Uncle Will and Aunt Lena (Kline) Wunderlich lived in the sand hills five miles north west of Burwell at that time. It was so bad there the National Guard was called out to help feed starving cattle. Caterpillars were used to dig out hay piles and make paths to the hay for the cattle. The National Guard arrived at the Wunderlich farm with a caterpillar and drove right into the yard. The guy driving it said “Where do you want me to dig?” Will Wunderlich answered “Well, not there—you’re on top of my barn.” (Lena Kline Wunderlich was a sister of Grandpa Dan Kline). Dan and Leona Kline missed the terrible blizzards; they were in California visiting relatives that winter.
In February Adams County received its first rotary snowplow, and immediately began the task of widening narrow lanes that had been scooped through drifted roads. Toward the end of February a new menace was added—mud and standing water made rural roads and unpaved streets impassable. The first week of March the rural roads were so bad Roseland’s school buses were unable to make their rounds. Some students were forced to walk in the mud as far as five miles to school. One rancher quipped “The army got us out of the snow, now it’ll take the navy to get us out of the mud.”
Bert Trausch recalled the many cars he pulled out of the mud that spring on the Assumption Road, an arterial east-west road running from Assumption to Glenvil. Snow had drifted ten to twelve feet deep across the road and when it melted the road became a quagmire with ruts 15 inches deep. Cars became high centered and almost impossible to extricate. Each time someone came to the door for help he spent several hours working with his team of horses and was covered with mud from head to toe, overalls, coat and all. His wife, Edna had to wash these mud encrusted clothes in a gas powered Maytag. She was tired of all this extra work and instructed him to take money if it was offered. He hitched up four horses and worked until after dark on the third stuck car of the day. When Bert returned to the house he had 50 cents for several hours’ effort and Edna had another batch of muddy clothes to wash.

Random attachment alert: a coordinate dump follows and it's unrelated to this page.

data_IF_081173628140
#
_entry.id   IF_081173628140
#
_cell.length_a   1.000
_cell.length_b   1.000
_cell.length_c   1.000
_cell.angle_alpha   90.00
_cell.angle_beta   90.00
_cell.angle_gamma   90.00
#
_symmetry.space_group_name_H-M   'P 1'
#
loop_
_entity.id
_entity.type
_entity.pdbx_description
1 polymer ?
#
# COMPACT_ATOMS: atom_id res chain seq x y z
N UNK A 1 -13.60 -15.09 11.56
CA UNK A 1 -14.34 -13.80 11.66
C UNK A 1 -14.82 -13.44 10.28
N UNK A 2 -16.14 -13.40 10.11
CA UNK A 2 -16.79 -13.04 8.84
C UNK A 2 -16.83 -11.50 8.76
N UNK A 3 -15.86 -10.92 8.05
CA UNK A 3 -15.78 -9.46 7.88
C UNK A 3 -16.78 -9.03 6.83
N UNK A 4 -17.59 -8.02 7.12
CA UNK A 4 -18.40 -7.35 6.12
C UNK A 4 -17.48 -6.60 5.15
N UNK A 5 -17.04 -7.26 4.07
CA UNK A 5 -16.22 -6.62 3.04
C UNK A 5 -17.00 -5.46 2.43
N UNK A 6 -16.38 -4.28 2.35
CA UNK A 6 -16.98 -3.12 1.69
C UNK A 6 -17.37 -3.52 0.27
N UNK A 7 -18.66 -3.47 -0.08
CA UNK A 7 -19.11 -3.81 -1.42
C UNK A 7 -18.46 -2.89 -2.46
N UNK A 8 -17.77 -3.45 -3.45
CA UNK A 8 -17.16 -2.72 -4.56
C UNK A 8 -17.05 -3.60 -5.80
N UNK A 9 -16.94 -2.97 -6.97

The infamous winter wasn’t over yet. On March 12th winter did an encore. Then many area creeks and rivers flooded from the melting snow. March went out like a lion with heavy snow and high winds on March 31st. South Central Nebraska saw the last snow of the winter on April 14th, when a combination of rain and snow fell. It would be several more weeks before all rural roads were passable.
The winter of 1948-49, an almost continuous series of blizzards, was the worst winter in Nebraska history. It is estimated that 500,000 head of cattle perished on the plains that winter. Six Nebraskans died, none of them in Adams County. The Burlington railroad called the blizzards the most prolonged, intense, widespread and costly in the line’s history.
The death of my Uncle, Arthur Kline on November 25, 2015 brought to mind the faith of the Kline family. Arthur is the latest of the family to rest in the St. Joseph’s Cemetery at Giltner. I wrote this story about the Kline family’s deep faith and their connection with the St. Joseph’s Church at Giltner for the 2002 centennial of the parish.
This is a story about one of St. Joseph Church’s founding family’s perseverance in the face of adversity and of the faith that made that perseverance possible. However it could be the story of any of the founding families of St. Joseph Church.